4 Types of Tech to Help the Next Generation Succeed

For better or worse, tech is playing a major role in shaping how the youngest generation is being brought up — children as young as eight are now spending 6 hours a day on average in front of screens. Instead of trying in vain to take their screens away from them, it’s time that the lens is shifted instead to focus on how tech can improve a child’s upbringing.

This generation is the most tech-savvy in human history, but that doesn’t mean they’re always using their powers for good. Idle hands will find just about anything there is to do on the internet, but if kids are given apps and platforms that engage them while also allowing them to grow, the results can be phenomenal.

Whether you’re a developer looking to create some kid-focused software or a parent looking to know what your child should be doing on their device, it can be difficult to sort out what works best. Some good places to start include:

1. Kid-centered devices.

In the last 5 years, the average age at which kids get their phone has dropped from 14 to 11, with near three quarters of children owning a smartphone by the time their 12th birthday comes around. Like it or not, phones are more difficult than ever to keep out of kids’ hands. 

With younger phone users comes new problems: adolescents are particularly at risk for device addiction, a common problem with serious consequences — kid-focused phone network Gabb Wireless reports that tech addictions can seriously hinder a young person’s ability to develop relationships with their friends and family. If the next generation is going to develop a healthy relationship with technology, they need phones that help them do so.

Transitional phones for kids often exclude common smartphone features such as internet access or unregulated app stores, ensuring that users only have access to the tools necessary for safe and secure communication. 

2. Environmentally-conscious platforms.

When data is published showing that the youngest generation cares more about environmental causes than any other issue, people should hardly be surprised. As concerns about global warming grow, children are likely to feel more pressure than anyone else to take action — it’s no wonder green search engine Ecosia calls young people “Generation Climate.”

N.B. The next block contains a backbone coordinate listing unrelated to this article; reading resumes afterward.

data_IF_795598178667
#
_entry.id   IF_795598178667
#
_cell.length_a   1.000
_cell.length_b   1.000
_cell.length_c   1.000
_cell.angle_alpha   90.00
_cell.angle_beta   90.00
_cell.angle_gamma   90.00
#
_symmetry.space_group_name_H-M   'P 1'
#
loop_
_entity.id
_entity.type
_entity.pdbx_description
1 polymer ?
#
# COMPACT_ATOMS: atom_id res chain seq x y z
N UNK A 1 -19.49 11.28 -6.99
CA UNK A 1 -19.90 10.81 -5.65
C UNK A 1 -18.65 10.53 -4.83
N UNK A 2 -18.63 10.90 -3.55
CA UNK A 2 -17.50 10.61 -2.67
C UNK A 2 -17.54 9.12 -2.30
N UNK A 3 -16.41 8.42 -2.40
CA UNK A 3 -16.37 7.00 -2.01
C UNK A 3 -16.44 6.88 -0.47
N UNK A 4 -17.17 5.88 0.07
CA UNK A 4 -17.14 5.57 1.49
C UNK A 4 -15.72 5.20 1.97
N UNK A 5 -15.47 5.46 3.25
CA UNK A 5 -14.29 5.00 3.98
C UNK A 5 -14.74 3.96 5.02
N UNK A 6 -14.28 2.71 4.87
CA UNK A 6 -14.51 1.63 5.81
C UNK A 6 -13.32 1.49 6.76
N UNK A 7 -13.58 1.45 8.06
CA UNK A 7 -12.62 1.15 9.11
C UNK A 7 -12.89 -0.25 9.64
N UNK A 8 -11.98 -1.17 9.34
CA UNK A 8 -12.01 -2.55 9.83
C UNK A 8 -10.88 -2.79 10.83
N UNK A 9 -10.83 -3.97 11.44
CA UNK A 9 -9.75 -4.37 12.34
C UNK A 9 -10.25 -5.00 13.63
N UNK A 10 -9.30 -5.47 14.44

Introducing kids to technology through an environmental context can help them gain an understanding and appreciation for the subject they might not have otherwise, and there are plenty of options for doing so, such as starter solar panel kits or miniature biodiversity projects. Teaching children that technology can be used to make their planet a better place is a surefire way to help them appreciate it in a positive manner.

3. Educational gaming. 

It’s not even worth citing a statistic: kids today play lots of video games, end of story. While some parents may be driving themselves crazy trying to think of ways to get their children to spend less time playing games, it might make more sense to ensure that the games they are playing are benefiting them.

In fact, 70% of teachers report an increase in student engagement when they’re using educational gaming platforms, but that doesn’t mean that all education should be immediately gamified. As educational gaming giant LeapFrog notes, games should be an occasional supplement to a traditional schedule of learning and play — not the core of one. 

Instead of forcing certain video games on children, parents should learn what they like to play and find options that suit their preferred genres — balance between traditional games and educational games can help blur the line between the two categories. 

4. Video conferencing. 

In a time when many people are ready to give up video calls once and for all, it’s important to recognize that the technology can have a positive impact on the lives of many. As COVID-19 continues to guarantee uncertainty for the coming months, having a stable platform on which kids can communicate with friends and loved ones is key. 

Communication over video can be more than just saying hello — it can help facilitate some key activities children may otherwise be missing out on. Kid-focused video platform Caribu notes video conferencing can allow isolated grandparents to read books with their grandchildren again, allowing for meaningful connection as well as key exposure to reading. For socialization, video chat can allow kids to be a little closer to their friends as they engage in distanced interactions like gaming.

Introducing children to technology is always a balancing act: just a bit too much or a bit too little and it feels like you’re about to fall off. While there’s no single right way to bring tech into a kid’s life, doing so carefully and thoughtfully can set them up for success well into the future without holding them back now. 

Written by Adam Eaton